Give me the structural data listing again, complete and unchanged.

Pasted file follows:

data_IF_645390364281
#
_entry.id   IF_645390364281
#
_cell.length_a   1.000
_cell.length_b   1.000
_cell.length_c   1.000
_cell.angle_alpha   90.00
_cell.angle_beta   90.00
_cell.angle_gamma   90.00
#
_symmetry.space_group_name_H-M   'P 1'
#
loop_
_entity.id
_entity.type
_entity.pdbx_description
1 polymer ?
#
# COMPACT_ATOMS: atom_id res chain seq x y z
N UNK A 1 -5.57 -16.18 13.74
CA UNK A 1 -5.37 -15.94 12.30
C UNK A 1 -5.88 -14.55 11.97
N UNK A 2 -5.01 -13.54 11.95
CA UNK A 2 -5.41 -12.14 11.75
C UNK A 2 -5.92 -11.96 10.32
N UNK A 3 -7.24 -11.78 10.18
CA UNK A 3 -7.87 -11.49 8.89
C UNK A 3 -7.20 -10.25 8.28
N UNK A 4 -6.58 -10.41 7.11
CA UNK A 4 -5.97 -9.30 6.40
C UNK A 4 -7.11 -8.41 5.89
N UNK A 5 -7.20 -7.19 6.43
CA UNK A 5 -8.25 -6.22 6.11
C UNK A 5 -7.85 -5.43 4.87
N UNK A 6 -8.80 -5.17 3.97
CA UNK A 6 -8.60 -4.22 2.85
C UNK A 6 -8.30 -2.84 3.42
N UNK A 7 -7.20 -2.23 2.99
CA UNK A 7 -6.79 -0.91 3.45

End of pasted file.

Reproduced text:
data_IF_645390364281
#
_entry.id   IF_645390364281
#
_cell.length_a   1.000
_cell.length_b   1.000
_cell.length_c   1.000
_cell.angle_alpha   90.00
_cell.angle_beta   90.00
_cell.angle_gamma   90.00
#
_symmetry.space_group_name_H-M   'P 1'
#
loop_
_entity.id
_entity.type
_entity.pdbx_description
1 polymer ?
#
# COMPACT_ATOMS: atom_id res chain seq x y z
N UNK A 1 -5.57 -16.18 13.74
CA UNK A 1 -5.37 -15.94 12.30
C UNK A 1 -5.88 -14.55 11.97
N UNK A 2 -5.01 -13.54 11.95
CA UNK A 2 -5.41 -12.14 11.75
C UNK A 2 -5.92 -11.96 10.32
N UNK A 3 -7.24 -11.78 10.18
CA UNK A 3 -7.87 -11.49 8.89
C UNK A 3 -7.20 -10.25 8.28
N UNK A 4 -6.58 -10.41 7.11
CA UNK A 4 -5.97 -9.30 6.40
C UNK A 4 -7.11 -8.41 5.89
N UNK A 5 -7.20 -7.19 6.43
CA UNK A 5 -8.25 -6.22 6.11
C UNK A 5 -7.85 -5.43 4.87
N UNK A 6 -8.80 -5.17 3.97
CA UNK A 6 -8.60 -4.22 2.85
C UNK A 6 -8.30 -2.84 3.42
N UNK A 7 -7.20 -2.23 2.99
CA UNK A 7 -6.79 -0.91 3.45